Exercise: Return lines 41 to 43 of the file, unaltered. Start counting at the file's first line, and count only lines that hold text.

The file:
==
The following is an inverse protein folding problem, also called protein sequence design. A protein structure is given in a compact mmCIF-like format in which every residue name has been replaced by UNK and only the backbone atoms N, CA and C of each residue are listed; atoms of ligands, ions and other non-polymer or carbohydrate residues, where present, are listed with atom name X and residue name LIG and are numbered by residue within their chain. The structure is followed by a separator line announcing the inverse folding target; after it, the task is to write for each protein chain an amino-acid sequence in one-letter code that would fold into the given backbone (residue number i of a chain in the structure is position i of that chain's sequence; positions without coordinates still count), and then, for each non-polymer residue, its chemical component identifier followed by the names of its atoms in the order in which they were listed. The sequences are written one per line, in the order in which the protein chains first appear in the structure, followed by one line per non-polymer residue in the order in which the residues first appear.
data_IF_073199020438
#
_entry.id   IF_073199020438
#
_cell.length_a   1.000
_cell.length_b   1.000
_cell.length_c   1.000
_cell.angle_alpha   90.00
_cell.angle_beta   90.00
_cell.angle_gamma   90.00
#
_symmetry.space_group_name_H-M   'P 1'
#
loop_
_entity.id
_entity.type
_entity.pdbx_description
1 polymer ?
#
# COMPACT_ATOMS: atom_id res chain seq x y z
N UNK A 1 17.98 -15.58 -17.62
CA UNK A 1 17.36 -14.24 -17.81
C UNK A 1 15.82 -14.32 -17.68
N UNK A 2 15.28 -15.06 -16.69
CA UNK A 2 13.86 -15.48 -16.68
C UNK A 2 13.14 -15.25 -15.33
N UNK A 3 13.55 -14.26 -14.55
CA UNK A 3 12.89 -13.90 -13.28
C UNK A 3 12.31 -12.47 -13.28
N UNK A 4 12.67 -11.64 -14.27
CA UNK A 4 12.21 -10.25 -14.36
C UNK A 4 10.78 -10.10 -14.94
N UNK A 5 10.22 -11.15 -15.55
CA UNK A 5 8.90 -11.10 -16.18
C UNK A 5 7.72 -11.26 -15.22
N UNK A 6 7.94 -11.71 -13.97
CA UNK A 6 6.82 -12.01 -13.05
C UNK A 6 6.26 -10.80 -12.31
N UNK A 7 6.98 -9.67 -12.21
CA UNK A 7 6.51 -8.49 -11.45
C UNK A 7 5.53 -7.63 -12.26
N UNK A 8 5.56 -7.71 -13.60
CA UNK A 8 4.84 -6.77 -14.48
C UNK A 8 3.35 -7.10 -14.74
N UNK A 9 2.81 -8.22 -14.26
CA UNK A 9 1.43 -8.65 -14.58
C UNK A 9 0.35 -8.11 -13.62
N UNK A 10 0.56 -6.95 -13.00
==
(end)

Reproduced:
CA UNK A 7 6.51 -8.49 -11.45
C UNK A 7 5.53 -7.63 -12.26
N UNK A 8 5.56 -7.71 -13.60